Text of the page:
... scantily-leaved trees into this sequestered spot. Now the deep hole was black as night, and they could only make out a bit of the spire of the church as it appeared against the dark sky. Nay, was there not a sound among the fallen leaves and underwood down there in the direction of ...
— Lippincott's Magazine of Popular Literature and Science Volume 15, No. 89, May, 1875 • Various

... ende boseage. Laegh ghelijck verdroncken landt. 't Landt van de Leeuwin beseylt Ao 1622 in Maert [*]. Laegh duynich landt." [Dunes with trees and underwood at top.—Low land seemingly submerged (by the tide).—Land made by the ship Leeuwin in March, 1622.—Low ...
— The Part Borne by the Dutch in the Discovery of Australia 1606-1765 • J. E. Heeres

... keen gladness. He faced round and entered the quivering gloom of the woods again, but his step on the gravel was sharp and firm. Every faculty of him seemed to have waked. A blackbird bugled cheerily in the underwood, and Ellington felt a strange thrill. He reached the Hall, and sat down to wait for the dressing-bell, but the hour before dinner, usually so heavy to him, went by briskly. During dinner he made no attempt at sustained conversation, yet he answered his grandfather's ...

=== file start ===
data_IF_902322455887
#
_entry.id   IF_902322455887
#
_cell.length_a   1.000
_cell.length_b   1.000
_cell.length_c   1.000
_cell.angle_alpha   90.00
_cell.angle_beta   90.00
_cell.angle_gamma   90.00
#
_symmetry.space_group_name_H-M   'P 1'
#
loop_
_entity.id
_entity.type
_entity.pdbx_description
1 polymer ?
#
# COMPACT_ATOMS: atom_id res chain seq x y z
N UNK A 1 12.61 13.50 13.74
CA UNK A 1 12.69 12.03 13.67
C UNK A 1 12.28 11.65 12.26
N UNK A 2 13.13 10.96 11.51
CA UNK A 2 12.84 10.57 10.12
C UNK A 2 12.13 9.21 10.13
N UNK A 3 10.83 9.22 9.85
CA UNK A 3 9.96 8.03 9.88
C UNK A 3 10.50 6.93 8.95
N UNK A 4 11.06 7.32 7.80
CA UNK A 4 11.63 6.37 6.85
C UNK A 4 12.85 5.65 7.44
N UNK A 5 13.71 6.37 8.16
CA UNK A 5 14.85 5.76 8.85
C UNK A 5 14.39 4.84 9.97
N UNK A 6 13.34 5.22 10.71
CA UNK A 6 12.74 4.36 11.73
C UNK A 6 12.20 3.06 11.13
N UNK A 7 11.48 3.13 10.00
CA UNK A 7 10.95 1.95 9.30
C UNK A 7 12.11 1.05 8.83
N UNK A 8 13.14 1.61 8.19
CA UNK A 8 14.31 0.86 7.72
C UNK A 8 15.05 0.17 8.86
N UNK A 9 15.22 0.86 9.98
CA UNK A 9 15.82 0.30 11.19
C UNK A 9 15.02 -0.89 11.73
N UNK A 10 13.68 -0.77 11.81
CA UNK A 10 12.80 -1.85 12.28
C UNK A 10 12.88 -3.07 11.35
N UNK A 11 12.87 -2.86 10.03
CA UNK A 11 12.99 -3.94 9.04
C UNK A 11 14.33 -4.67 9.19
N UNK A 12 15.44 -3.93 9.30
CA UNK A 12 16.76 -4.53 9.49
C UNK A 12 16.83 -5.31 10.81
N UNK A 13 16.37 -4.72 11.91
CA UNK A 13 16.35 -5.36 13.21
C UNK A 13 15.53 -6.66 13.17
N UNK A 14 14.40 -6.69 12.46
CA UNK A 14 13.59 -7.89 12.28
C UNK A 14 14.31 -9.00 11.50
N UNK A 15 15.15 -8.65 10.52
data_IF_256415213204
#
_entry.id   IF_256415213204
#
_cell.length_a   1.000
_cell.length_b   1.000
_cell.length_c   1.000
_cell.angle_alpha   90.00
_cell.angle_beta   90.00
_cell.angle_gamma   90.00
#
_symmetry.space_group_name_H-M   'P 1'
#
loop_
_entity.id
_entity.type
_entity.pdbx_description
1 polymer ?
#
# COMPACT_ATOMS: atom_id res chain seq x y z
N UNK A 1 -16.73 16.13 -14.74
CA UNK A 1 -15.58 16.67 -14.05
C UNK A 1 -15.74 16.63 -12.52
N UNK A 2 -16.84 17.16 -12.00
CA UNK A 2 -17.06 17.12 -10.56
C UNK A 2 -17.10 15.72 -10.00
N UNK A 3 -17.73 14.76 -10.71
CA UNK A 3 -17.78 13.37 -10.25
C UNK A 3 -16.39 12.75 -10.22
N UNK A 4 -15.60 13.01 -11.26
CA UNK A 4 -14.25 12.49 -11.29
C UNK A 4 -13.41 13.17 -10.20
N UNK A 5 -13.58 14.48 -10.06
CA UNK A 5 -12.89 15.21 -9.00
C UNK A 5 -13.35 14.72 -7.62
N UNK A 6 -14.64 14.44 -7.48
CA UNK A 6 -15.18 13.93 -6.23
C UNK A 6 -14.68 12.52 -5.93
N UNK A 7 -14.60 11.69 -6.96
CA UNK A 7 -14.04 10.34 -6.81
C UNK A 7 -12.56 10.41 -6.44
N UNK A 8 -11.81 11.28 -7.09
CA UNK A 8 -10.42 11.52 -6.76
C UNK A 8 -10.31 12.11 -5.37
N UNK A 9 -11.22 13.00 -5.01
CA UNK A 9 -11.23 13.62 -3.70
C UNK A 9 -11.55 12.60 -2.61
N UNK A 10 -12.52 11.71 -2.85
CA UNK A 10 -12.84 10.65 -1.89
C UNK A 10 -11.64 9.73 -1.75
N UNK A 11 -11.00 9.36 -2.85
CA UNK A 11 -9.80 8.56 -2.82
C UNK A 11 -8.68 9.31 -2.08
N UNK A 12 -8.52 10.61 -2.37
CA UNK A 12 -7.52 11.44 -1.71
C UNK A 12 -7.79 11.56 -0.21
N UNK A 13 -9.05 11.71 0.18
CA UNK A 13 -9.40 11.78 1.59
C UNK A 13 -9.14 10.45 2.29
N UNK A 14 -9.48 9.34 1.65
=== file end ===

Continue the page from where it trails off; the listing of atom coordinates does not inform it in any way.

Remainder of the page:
— The Romance of the Coast • James Runciman

... Richmond, or by walking [in] an avenue two hundred yards on the side of it, you find a wood of a hundred acres, which was all ready cut into walks and ridings when I took it. I have only added fifteen bowers in different views, with seats of turf. They were easily made, here being a large quantity of underwood, and a great number of wild vines, which twist to the top of the highest trees, and from which they make a very good sort of wine they call brusco. I am now writing to you in one of these arbours, which is so thickly shaded, the sun is not troublesome, even at noon. ...